Standard Chartered share price rises as boss Peter Sands gives up bonus

 
Catherine Neilan
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Standard Chartered: Bill Winters can't start soon enough (Source: Getty)

Shares in troubled bank Standard Chartered were up six per cent this morning, despite reporting a sharp drop in pre-tax profits.

Investor optimism was clearly high, as outgoing boss Peter Sands, who, it was revealed last week, will be replaced by Bill Winters, announced he and the rest of the board will forego their bonuses.

The figures

Pre-tax profits excluding exceptional items were $4.24bn (£2.76bn), down 30 per cent on 2013.
Underlying pre-tax profits at the troubled bank slid 25 per cent to $5.2bn for the year, hit by loan impairments around its commodity-exposed business.
The Asia-focused group is planning to cut costs and shrink its loan books as it attempts to stave off concerns over its balance sheet. It is aiming to save $1.8bn from 2015 to 2017 and cut between $25bn and $30bn in risk-weighted assets from its balance sheet.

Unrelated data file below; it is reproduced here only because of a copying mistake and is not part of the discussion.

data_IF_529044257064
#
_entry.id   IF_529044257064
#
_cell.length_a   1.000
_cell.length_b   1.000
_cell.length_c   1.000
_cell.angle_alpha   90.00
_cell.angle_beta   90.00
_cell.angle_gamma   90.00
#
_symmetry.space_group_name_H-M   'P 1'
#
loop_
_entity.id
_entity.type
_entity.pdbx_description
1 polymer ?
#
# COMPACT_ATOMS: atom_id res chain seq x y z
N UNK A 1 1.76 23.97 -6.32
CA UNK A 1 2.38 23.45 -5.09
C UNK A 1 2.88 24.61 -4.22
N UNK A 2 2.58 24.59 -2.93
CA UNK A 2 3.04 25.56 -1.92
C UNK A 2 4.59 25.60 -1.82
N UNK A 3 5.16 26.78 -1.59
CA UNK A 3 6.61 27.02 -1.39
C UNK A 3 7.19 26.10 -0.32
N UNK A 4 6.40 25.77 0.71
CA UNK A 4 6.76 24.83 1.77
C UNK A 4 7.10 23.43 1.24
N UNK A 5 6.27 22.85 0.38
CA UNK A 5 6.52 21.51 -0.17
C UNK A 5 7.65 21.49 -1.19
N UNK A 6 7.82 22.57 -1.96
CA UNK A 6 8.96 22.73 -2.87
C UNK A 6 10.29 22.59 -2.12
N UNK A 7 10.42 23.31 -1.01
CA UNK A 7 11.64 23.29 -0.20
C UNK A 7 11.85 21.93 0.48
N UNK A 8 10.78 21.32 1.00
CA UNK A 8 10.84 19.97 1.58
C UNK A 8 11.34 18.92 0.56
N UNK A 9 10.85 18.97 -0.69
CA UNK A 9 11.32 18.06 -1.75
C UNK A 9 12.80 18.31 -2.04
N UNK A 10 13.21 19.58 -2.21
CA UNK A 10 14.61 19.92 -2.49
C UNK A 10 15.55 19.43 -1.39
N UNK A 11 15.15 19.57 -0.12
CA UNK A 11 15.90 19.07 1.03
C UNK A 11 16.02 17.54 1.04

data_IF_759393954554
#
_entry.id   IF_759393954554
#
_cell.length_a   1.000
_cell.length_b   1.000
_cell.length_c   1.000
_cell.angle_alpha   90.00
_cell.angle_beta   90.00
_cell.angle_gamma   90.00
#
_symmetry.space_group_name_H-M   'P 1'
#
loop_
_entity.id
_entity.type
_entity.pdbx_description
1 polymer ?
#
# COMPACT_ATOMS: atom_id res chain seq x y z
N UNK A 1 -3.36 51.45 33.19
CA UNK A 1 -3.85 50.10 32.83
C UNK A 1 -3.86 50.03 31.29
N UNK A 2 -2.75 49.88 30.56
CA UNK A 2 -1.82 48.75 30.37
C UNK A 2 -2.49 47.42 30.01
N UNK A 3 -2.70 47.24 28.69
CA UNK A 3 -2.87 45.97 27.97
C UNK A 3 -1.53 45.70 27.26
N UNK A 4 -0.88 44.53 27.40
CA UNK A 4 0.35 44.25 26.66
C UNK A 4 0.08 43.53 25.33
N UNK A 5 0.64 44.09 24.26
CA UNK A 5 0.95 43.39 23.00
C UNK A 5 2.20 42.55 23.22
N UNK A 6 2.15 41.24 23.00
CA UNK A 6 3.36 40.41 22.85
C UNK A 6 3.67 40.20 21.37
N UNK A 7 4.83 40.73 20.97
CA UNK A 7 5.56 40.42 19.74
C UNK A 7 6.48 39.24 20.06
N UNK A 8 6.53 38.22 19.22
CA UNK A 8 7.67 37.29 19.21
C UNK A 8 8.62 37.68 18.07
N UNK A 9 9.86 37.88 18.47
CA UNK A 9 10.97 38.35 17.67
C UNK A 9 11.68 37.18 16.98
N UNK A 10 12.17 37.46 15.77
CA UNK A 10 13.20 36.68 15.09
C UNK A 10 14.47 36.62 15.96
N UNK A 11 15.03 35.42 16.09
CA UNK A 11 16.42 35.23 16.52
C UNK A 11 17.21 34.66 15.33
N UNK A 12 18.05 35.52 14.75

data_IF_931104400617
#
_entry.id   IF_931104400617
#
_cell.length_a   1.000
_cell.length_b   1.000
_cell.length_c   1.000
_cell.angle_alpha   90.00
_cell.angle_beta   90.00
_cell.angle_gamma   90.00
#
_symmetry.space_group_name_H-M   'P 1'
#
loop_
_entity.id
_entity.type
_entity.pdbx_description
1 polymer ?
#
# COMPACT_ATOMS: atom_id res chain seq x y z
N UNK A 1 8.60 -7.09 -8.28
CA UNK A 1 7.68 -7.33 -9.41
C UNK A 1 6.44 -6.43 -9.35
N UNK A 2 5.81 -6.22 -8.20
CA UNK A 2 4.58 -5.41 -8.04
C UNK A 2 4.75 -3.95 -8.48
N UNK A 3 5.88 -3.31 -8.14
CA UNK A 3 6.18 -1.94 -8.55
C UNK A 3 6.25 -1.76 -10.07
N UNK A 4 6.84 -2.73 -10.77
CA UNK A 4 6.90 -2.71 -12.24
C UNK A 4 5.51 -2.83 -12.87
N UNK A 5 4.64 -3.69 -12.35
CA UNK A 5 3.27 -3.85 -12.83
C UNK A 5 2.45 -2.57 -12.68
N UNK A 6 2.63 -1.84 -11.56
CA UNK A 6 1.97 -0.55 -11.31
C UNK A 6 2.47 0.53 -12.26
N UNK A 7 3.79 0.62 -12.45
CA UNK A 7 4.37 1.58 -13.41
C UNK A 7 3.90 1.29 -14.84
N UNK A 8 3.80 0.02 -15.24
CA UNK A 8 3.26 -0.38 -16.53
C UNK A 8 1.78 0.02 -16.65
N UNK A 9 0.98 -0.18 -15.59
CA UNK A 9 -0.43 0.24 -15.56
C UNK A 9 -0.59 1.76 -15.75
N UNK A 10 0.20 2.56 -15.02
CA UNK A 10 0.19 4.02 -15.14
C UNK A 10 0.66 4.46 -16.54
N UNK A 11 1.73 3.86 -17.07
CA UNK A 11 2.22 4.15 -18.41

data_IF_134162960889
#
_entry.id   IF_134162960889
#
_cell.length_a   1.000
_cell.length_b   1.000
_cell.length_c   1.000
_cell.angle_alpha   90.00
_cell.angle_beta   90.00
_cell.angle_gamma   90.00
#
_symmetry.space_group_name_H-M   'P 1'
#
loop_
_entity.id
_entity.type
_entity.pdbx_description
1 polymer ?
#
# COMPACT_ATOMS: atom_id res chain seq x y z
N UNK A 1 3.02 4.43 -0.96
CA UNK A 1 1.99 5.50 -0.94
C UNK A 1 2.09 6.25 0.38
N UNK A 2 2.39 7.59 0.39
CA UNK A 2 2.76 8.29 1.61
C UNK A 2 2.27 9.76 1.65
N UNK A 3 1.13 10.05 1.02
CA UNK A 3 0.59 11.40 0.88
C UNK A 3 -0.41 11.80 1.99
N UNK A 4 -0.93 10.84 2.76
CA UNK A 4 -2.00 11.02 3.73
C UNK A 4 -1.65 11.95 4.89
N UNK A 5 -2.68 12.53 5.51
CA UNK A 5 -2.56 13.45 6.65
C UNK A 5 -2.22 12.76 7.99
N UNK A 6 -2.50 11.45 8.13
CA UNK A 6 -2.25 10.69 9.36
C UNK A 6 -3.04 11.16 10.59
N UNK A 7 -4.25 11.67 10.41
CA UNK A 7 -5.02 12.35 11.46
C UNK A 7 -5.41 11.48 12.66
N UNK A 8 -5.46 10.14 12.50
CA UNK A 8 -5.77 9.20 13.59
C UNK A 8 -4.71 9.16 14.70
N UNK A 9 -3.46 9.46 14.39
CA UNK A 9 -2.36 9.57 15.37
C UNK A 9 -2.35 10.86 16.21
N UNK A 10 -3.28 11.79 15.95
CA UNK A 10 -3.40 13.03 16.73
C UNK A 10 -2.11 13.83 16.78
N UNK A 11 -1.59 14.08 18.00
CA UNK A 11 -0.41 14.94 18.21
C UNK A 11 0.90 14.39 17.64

Why it's interesting

Standard Chartered – or more specifically, Winters - has its work cut out to turn the business around after a period of under performance.
He will undertake a strategic review when he joins in June in a bid to build profits.
In a statement the bank said it was premature to call the peak on bad debts, but said it had seen no sign of deterioration this year.
Investors seemed to take the slump in profits in their stride, with the bank's share price bobbing around six per cent in mid-morning trading.

What Standard Chartered said

Sands said 2014 was "a perfect storm" of falling commodity prices, persistent low interest rates and negative sentiment towards emerging markets.
He added:
[Our] 2014 performance was disappointing, impacted by a challenging market environment and by the significant programme of restructuring and repositioning actions taken during the year.
We faced a perfect storm: negative sentiment towards emerging markets, a sharp drop in commodity prices, persistent low interest rates and surplus liquidity, low volatility, and a welter of regulatory challenges.

In short

Winters can't start soon enough – and investors seem happy to back him for the time being.

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